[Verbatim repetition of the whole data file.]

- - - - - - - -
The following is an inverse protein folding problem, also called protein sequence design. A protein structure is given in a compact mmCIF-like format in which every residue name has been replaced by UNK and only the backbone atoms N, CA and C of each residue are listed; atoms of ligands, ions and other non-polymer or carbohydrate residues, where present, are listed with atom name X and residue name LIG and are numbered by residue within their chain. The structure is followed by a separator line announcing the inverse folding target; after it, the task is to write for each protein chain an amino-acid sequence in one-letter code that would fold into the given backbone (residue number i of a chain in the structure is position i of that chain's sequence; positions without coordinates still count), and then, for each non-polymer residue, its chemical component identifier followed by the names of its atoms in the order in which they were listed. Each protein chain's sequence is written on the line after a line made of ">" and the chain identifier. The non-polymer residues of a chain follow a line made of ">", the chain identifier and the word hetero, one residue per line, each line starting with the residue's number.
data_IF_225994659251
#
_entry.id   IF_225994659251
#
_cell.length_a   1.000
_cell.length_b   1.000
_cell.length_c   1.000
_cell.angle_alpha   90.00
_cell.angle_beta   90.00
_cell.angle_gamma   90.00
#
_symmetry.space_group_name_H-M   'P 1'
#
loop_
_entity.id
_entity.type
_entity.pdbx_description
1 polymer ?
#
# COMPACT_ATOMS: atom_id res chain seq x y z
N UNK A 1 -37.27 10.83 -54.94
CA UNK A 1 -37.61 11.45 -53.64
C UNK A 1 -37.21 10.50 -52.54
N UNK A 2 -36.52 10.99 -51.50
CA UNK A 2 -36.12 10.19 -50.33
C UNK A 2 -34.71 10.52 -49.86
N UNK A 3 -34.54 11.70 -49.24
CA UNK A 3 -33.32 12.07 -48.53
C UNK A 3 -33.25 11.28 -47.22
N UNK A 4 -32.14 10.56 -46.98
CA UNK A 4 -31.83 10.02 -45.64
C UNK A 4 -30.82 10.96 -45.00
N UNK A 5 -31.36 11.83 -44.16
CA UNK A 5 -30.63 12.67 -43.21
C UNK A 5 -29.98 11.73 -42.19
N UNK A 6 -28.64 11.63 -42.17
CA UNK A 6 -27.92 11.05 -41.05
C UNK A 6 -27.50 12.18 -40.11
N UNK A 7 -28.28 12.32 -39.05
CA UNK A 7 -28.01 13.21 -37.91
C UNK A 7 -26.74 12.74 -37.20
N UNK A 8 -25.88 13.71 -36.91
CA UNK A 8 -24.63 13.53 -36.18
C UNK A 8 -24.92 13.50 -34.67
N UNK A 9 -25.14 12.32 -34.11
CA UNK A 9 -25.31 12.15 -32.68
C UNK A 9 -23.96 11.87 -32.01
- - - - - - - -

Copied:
The following is an inverse protein folding problem, also called protein sequence design. A protein structure is given in a compact mmCIF-like format in which every residue name has been replaced by UNK and only the backbone atoms N, CA and C of each residue are listed; atoms of ligands, ions and other non-polymer or carbohydrate residues, where present, are listed with atom name X and residue name LIG and are numbered by residue within their chain. The structure is followed by a separator line announcing the inverse folding target; after it, the task is to write for each protein chain an amino-acid sequence in one-letter code that would fold into the given backbone (residue number i of a chain in the structure is position i of that chain's sequence; positions without coordinates still count), and then, for each non-polymer residue, its chemical component identifier followed by the names of its atoms in the order in which they were listed. Each protein chain's sequence is written on the line after a line made of ">" and the chain identifier. The non-polymer residues of a chain follow a line made of ">", the chain identifier and the word hetero, one residue per line, each line starting with the residue's number.
data_IF_225994659251
#
_entry.id   IF_225994659251
#
_cell.length_a   1.000
_cell.length_b   1.000
_cell.length_c   1.000
_cell.angle_alpha   90.00
_cell.angle_beta   90.00
_cell.angle_gamma   90.00
#
_symmetry.space_group_name_H-M   'P 1'
#
loop_
_entity.id
_entity.type
_entity.pdbx_description
1 polymer ?
#
# COMPACT_ATOMS: atom_id res chain seq x y z
N UNK A 1 -37.27 10.83 -54.94
CA UNK A 1 -37.61 11.45 -53.64
C UNK A 1 -37.21 10.50 -52.54
N UNK A 2 -36.52 10.99 -51.50
CA UNK A 2 -36.12 10.19 -50.33
C UNK A 2 -34.71 10.52 -49.86
N UNK A 3 -34.54 11.70 -49.24
CA UNK A 3 -33.32 12.07 -48.53
C UNK A 3 -33.25 11.28 -47.22
N UNK A 4 -32.14 10.56 -46.98
CA UNK A 4 -31.83 10.02 -45.64
C UNK A 4 -30.82 10.96 -45.00
N UNK A 5 -31.36 11.83 -44.16
CA UNK A 5 -30.63 12.67 -43.21
C UNK A 5 -29.98 11.73 -42.19
N UNK A 6 -28.64 11.63 -42.17
CA UNK A 6 -27.92 11.05 -41.05
C UNK A 6 -27.50 12.18 -40.11
N UNK A 7 -28.28 12.32 -39.05
CA UNK A 7 -28.01 13.21 -37.91
C UNK A 7 -26.74 12.74 -37.20
N UNK A 8 -25.88 13.71 -36.91
CA UNK A 8 -24.63 13.53 -36.18
C UNK A 8 -24.92 13.50 -34.67
N UNK A 9 -25.14 12.32 -34.11
CA UNK A 9 -25.31 12.15 -32.68
C UNK A 9 -23.96 11.87 -32.01